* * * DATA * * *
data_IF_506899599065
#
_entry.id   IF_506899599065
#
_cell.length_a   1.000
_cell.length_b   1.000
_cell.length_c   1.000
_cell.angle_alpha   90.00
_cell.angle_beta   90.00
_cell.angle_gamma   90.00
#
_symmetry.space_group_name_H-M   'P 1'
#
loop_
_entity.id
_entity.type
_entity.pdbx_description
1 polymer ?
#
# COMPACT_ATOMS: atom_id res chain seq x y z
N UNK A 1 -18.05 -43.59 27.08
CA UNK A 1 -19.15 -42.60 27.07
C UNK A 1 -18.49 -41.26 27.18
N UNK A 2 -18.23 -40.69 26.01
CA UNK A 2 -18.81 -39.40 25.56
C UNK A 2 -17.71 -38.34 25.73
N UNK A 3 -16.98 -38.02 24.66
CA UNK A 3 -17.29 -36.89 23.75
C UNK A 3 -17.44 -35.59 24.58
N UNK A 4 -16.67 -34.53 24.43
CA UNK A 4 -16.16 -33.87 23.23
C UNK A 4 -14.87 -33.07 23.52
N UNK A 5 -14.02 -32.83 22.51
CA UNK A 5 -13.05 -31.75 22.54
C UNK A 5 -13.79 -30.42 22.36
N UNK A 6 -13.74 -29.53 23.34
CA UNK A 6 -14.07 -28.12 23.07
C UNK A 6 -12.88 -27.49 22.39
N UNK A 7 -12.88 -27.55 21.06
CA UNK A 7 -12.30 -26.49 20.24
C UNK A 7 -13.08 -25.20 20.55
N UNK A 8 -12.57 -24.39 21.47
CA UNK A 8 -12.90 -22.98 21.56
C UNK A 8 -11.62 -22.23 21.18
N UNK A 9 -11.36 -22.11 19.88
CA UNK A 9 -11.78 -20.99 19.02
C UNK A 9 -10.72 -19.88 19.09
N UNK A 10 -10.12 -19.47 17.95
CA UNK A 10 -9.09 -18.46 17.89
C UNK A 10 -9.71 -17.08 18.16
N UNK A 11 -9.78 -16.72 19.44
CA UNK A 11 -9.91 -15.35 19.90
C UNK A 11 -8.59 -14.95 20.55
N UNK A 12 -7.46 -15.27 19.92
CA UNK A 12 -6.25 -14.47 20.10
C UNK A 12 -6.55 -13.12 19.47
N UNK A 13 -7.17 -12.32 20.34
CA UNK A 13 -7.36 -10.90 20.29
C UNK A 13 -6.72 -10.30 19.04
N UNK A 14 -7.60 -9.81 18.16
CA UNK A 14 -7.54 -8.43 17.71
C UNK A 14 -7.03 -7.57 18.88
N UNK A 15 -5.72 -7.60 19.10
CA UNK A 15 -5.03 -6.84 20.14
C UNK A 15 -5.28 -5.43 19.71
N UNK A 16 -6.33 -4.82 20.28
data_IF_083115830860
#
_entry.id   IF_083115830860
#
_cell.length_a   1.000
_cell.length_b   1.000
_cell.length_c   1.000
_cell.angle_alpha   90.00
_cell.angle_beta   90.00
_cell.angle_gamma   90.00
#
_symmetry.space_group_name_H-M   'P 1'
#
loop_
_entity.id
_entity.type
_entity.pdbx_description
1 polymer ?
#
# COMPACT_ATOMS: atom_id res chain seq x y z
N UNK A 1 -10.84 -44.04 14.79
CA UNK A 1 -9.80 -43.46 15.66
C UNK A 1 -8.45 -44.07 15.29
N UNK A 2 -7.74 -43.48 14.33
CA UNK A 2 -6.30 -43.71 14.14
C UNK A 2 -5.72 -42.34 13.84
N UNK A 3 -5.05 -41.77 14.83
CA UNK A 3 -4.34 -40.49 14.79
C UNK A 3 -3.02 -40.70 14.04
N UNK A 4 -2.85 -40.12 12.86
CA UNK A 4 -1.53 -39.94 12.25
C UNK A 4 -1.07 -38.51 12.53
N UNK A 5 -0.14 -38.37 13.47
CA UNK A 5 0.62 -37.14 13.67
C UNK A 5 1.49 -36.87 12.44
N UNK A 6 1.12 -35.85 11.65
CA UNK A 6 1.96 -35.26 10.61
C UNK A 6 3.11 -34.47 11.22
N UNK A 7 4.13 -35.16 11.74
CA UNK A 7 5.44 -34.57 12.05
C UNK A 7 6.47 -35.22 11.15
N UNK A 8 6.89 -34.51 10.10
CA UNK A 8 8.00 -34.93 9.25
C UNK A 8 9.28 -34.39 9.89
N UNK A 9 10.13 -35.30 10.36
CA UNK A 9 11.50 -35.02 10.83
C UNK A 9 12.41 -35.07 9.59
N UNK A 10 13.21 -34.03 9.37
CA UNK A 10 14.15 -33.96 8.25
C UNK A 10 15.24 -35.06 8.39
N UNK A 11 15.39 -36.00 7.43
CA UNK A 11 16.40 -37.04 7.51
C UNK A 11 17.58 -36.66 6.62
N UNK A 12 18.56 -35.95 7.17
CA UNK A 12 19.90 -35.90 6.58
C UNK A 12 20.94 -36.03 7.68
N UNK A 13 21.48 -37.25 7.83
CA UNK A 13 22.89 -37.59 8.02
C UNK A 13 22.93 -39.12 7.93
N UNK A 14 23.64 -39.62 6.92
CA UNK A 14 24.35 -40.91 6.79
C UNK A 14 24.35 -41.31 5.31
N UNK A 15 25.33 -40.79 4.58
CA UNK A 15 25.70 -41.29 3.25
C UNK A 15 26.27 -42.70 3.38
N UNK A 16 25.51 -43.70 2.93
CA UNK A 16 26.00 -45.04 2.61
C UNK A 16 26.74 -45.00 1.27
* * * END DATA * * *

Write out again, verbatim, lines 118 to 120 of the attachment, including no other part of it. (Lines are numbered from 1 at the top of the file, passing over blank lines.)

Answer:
CA UNK A 11 16.40 -37.04 7.51
C UNK A 11 17.58 -36.66 6.62
N UNK A 12 18.56 -35.95 7.17